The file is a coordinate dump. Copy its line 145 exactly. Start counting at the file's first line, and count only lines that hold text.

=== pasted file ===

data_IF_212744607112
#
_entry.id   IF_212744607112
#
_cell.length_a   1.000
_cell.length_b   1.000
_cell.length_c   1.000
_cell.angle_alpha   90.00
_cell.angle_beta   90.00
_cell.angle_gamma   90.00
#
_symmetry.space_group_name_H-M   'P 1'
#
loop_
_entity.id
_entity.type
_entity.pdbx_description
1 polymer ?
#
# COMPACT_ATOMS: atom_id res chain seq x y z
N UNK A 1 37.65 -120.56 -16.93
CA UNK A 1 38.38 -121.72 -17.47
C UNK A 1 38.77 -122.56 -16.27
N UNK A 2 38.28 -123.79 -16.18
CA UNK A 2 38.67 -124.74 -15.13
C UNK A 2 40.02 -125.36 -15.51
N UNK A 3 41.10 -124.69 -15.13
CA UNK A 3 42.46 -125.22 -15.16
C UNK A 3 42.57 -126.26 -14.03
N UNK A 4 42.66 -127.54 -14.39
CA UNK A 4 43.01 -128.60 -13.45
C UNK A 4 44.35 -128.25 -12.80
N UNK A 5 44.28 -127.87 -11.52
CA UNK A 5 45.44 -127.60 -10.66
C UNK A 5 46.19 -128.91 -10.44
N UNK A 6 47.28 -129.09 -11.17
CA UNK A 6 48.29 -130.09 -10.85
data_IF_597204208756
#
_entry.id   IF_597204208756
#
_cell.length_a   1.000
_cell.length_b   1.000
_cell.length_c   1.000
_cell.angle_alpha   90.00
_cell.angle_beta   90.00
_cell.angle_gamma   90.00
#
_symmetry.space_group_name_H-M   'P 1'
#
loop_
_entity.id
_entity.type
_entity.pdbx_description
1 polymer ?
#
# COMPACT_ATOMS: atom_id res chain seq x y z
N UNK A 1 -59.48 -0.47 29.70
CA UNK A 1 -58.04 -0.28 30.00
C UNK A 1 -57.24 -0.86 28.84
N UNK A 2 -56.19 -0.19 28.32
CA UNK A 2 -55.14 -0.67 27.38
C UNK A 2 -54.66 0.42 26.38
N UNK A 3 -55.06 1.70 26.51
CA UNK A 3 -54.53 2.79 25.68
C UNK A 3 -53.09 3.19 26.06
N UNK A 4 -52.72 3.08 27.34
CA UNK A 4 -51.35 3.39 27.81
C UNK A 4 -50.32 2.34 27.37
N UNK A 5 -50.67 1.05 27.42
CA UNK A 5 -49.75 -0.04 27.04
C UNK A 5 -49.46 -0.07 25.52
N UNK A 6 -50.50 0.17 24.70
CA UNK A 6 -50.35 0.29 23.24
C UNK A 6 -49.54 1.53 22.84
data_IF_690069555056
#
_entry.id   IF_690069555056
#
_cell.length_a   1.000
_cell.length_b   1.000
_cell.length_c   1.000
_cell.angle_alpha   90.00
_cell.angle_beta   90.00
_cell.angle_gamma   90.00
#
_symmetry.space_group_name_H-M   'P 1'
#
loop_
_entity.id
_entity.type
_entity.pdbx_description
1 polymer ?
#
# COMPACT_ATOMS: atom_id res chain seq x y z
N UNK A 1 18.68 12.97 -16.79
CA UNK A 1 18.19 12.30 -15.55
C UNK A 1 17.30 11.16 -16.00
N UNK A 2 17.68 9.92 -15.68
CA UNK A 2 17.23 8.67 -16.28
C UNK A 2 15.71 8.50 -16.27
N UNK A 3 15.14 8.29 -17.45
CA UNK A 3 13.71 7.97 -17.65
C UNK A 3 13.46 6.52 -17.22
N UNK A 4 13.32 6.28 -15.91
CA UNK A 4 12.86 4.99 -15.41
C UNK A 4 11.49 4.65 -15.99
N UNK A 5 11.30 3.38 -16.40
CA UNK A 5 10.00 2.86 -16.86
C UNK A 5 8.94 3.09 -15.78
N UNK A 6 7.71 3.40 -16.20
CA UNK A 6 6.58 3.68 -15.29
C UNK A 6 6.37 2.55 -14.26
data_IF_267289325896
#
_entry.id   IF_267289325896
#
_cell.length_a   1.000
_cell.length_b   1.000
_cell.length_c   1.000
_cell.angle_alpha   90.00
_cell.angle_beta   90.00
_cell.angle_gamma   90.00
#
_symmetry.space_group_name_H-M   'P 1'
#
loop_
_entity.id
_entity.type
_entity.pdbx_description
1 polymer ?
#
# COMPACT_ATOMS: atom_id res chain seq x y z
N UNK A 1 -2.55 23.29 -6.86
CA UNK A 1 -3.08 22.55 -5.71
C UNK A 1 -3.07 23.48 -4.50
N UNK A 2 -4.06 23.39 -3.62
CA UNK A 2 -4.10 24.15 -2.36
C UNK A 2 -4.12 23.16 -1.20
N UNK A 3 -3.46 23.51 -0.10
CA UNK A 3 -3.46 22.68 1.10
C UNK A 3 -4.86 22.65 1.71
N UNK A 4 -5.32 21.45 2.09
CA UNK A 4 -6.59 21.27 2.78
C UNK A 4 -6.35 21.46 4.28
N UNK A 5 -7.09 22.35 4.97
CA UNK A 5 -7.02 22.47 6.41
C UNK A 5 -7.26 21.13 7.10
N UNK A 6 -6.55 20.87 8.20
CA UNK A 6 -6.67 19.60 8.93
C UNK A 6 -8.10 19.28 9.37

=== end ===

C UNK A 4 -6.35 21.46 4.28